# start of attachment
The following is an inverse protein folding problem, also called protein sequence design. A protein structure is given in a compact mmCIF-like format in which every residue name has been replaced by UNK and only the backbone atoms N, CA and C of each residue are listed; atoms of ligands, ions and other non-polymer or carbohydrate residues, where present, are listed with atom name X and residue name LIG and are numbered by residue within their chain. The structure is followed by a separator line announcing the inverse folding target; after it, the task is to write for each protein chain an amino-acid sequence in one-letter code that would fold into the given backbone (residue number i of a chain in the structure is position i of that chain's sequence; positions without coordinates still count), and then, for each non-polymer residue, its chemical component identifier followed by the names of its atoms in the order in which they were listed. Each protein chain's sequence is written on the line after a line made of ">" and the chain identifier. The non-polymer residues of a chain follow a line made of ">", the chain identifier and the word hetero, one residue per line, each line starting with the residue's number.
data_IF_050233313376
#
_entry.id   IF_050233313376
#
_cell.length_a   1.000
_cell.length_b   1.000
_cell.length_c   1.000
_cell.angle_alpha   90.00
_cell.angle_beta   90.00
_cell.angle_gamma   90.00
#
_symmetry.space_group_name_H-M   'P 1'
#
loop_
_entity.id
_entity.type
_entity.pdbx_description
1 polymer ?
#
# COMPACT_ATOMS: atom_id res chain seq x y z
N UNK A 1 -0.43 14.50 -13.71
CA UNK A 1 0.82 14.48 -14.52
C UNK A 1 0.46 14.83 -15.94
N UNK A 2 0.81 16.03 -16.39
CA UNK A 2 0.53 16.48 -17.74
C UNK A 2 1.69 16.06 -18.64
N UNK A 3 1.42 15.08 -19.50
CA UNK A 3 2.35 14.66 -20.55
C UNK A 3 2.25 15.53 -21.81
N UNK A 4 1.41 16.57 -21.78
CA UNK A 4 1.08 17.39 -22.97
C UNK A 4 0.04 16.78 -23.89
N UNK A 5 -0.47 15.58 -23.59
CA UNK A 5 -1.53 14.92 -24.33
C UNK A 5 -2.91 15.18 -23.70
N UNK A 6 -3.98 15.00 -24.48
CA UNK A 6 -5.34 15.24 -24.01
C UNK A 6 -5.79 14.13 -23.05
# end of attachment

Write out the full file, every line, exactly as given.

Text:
The following is an inverse protein folding problem, also called protein sequence design. A protein structure is given in a compact mmCIF-like format in which every residue name has been replaced by UNK and only the backbone atoms N, CA and C of each residue are listed; atoms of ligands, ions and other non-polymer or carbohydrate residues, where present, are listed with atom name X and residue name LIG and are numbered by residue within their chain. The structure is followed by a separator line announcing the inverse folding target; after it, the task is to write for each protein chain an amino-acid sequence in one-letter code that would fold into the given backbone (residue number i of a chain in the structure is position i of that chain's sequence; positions without coordinates still count), and then, for each non-polymer residue, its chemical component identifier followed by the names of its atoms in the order in which they were listed. Each protein chain's sequence is written on the line after a line made of ">" and the chain identifier. The non-polymer residues of a chain follow a line made of ">", the chain identifier and the word hetero, one residue per line, each line starting with the residue's number.
data_IF_050233313376
#
_entry.id   IF_050233313376
#
_cell.length_a   1.000
_cell.length_b   1.000
_cell.length_c   1.000
_cell.angle_alpha   90.00
_cell.angle_beta   90.00
_cell.angle_gamma   90.00
#
_symmetry.space_group_name_H-M   'P 1'
#
loop_
_entity.id
_entity.type
_entity.pdbx_description
1 polymer ?
#
# COMPACT_ATOMS: atom_id res chain seq x y z
N UNK A 1 -0.43 14.50 -13.71
CA UNK A 1 0.82 14.48 -14.52
C UNK A 1 0.46 14.83 -15.94
N UNK A 2 0.81 16.03 -16.39
CA UNK A 2 0.53 16.48 -17.74
C UNK A 2 1.69 16.06 -18.64
N UNK A 3 1.42 15.08 -19.50
CA UNK A 3 2.35 14.66 -20.55
C UNK A 3 2.25 15.53 -21.81
N UNK A 4 1.41 16.57 -21.78
CA UNK A 4 1.08 17.39 -22.97
C UNK A 4 0.04 16.78 -23.89
N UNK A 5 -0.47 15.58 -23.59
CA UNK A 5 -1.53 14.92 -24.33
C UNK A 5 -2.91 15.18 -23.70
N UNK A 6 -3.98 15.00 -24.48
CA UNK A 6 -5.34 15.24 -24.01
C UNK A 6 -5.79 14.13 -23.05